Beekeepers, farmers square off in NH Senate committee hearing

Mary Ellen McKeen, president of the N.H. Beekeepers Association, poses in the State House on Thursday. She testified against a bill that would allow pesticides to be sprayed from drones without notifying neighbors first.

Mary Ellen McKeen, president of the N.H. Beekeepers Association, poses in the State House on Thursday. She testified against a bill that would allow pesticides to be sprayed from drones without notifying neighbors first. Rick Green—The Keene Sentinel


The Keene Sentinel

Published: 04-19-2024 11:43 AM

Modified: 04-19-2024 2:59 PM

Farmers and beekeepers seem like natural allies, but they disagreed Thursday on House Bill 1698, which would allow people to spray pesticides from drones without first notifying neighbors.

Mary Ellen McKeen, president of the N.H. Beekeepers Association, came to the N.H. Senate Energy and Natural Resources Committee meeting with a large replica of a white flower on her head, complete with a simulated honey bee.

She said that if beekeepers are notified before spraying occurs, they can take steps to keep their bees safe, like temporarily closing their hives so they can't fly out.  

“The only way we can protect our bees is to sequester them for the time that it takes for the pesticide to become inert, or to move the colonies altogether from the area,” she said. “If bees are allowed to be out foraging while the spraying is happening, it will kill the foragers.”

Bees can also bring pesticides back to their hive and poison their entire colony, and ruin the wax and honey, she said.

In an interview after the meeting, she pointed out that the notification process need not be complicated, and could be done online.

State Agriculture Commissioner Shawn Jasper testified in “strong support” of the bill. 

He encouraged open lines of communication between beekeepers and farmers about pesticide application, rather than a notification requirement.

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“What I’ve suggested to people is, ‘How about a little cooperation?’ ’’ Jasper said. “You have a hive near a field, talk to the farmer. Let them know your hive is there. Ask them if they’ll notify you if they are going to be spraying. I can’t imagine that there would be a farmer who would say, ‘No, I’m not going to let you know.’ ”

House Bill 1698 would update a state law on the aerial application of pesticide.

When that law was passed in 1995, aerial spraying was done by airplanes and helicopters, not drones. The law requires, among other things, that the state provide written approval for aerial spraying and that neighbors with buildings within 200 feet of the spray area receive prior written notification.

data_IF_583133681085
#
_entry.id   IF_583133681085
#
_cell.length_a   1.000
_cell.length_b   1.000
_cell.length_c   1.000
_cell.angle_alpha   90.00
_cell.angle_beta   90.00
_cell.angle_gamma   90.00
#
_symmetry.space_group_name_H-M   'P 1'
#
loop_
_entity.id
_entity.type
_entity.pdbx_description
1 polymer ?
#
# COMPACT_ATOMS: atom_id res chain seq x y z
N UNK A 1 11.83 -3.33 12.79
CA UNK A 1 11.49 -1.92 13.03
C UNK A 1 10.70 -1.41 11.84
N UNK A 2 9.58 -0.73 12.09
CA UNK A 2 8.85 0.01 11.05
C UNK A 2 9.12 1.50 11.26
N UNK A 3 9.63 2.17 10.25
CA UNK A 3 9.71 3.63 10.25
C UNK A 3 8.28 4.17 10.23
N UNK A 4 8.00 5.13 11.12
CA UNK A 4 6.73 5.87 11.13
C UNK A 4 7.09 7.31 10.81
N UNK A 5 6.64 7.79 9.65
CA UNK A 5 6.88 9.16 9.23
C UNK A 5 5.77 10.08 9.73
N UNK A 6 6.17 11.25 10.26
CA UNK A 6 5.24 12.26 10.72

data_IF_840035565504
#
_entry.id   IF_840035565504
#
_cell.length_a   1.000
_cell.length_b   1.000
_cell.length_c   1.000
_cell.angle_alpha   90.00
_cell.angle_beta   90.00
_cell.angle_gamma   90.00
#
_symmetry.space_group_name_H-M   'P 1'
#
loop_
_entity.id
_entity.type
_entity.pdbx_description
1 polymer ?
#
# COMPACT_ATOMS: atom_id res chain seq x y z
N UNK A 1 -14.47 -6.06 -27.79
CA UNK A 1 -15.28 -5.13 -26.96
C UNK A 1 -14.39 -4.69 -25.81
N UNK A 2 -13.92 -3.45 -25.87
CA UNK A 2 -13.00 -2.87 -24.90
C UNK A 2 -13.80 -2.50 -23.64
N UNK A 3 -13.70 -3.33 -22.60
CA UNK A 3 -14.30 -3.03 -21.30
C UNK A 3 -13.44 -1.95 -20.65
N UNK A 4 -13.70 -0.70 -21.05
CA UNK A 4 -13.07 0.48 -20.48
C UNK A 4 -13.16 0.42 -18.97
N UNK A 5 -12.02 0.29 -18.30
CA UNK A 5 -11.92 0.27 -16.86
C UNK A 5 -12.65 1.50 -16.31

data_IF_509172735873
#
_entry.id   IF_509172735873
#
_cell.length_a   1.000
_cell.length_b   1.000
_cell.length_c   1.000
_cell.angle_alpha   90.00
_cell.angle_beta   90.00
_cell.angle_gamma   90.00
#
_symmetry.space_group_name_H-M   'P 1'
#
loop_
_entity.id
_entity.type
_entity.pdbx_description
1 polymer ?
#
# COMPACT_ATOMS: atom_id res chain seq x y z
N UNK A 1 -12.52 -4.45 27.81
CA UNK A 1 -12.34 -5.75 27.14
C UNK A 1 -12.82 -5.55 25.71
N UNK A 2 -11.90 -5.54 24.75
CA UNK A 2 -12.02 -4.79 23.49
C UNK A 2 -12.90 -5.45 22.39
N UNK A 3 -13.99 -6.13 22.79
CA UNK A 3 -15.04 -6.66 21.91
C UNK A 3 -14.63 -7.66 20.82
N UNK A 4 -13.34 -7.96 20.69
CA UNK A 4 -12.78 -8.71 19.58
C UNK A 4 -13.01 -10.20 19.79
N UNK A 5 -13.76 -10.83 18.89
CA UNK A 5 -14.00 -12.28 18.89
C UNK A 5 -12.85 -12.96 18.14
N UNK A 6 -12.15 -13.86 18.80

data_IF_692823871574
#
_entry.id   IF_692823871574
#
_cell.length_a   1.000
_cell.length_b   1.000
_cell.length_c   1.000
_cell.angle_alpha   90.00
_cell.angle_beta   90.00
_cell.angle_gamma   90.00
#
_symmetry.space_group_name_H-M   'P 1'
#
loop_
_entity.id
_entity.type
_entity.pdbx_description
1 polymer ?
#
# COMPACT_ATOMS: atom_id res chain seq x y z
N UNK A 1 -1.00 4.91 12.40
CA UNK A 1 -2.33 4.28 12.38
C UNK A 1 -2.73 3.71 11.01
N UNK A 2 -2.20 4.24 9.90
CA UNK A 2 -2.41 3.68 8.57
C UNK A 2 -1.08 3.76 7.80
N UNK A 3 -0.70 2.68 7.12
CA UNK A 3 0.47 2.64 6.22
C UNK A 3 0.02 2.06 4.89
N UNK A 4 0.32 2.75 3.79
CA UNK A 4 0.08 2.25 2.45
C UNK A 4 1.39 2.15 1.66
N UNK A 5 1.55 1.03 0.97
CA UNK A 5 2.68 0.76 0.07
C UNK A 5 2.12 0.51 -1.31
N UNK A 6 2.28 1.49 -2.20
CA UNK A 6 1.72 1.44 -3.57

HB 1698 would remove these requirements. It would prohibit the drones from flying higher than 20 feet above the ground. 

Farmers testified that drone spraying allows them to target specific areas, using less pesticide and presenting less danger for bees and other pollinators than would be the case if they sprayed pesticide from the ground. There is no notification requirement for ground spraying.

They also said drones don’t fly in high winds, minimizing chances pesticide would drift out of the spray area.

Joseph Mercieri, owner of White Mountain Apiary and Bee Farm in Whitefield, argued against HB 1698. He said the legislation would endanger his 150 hives and his business in general.

He asked whether the state would reimburse beekeepers for hives lost due to aerial pesticide applications done without notification of neighbors.

“We suggest that you consider throttling back on this bill and take another approach,” he said.

Mercieri said a better system should be put in place for registering honey bee farms and notifying them before spraying occurs. One possibility, he said, would be an online map of bee yards that farmers could consult before spraying.

“All we want is to be informed. We want a phone call.”

Sheldon Sawyer, owner of Crescent Farm in Walpole, said he considered drone spraying last year, but rejected the idea as too complicated under current state law.

“One of the problems with notification is I probably have 50 abutters. I believe in the aerial application rules now, you have to send a registered letter. How would you get the addresses?”

The House approved HB 1698 in a voice vote on March 28 and sent it to the Senate. The Senate Energy and Natural Resources Committee will eventually schedule a vote to make a recommendation on the bill to the full Senate.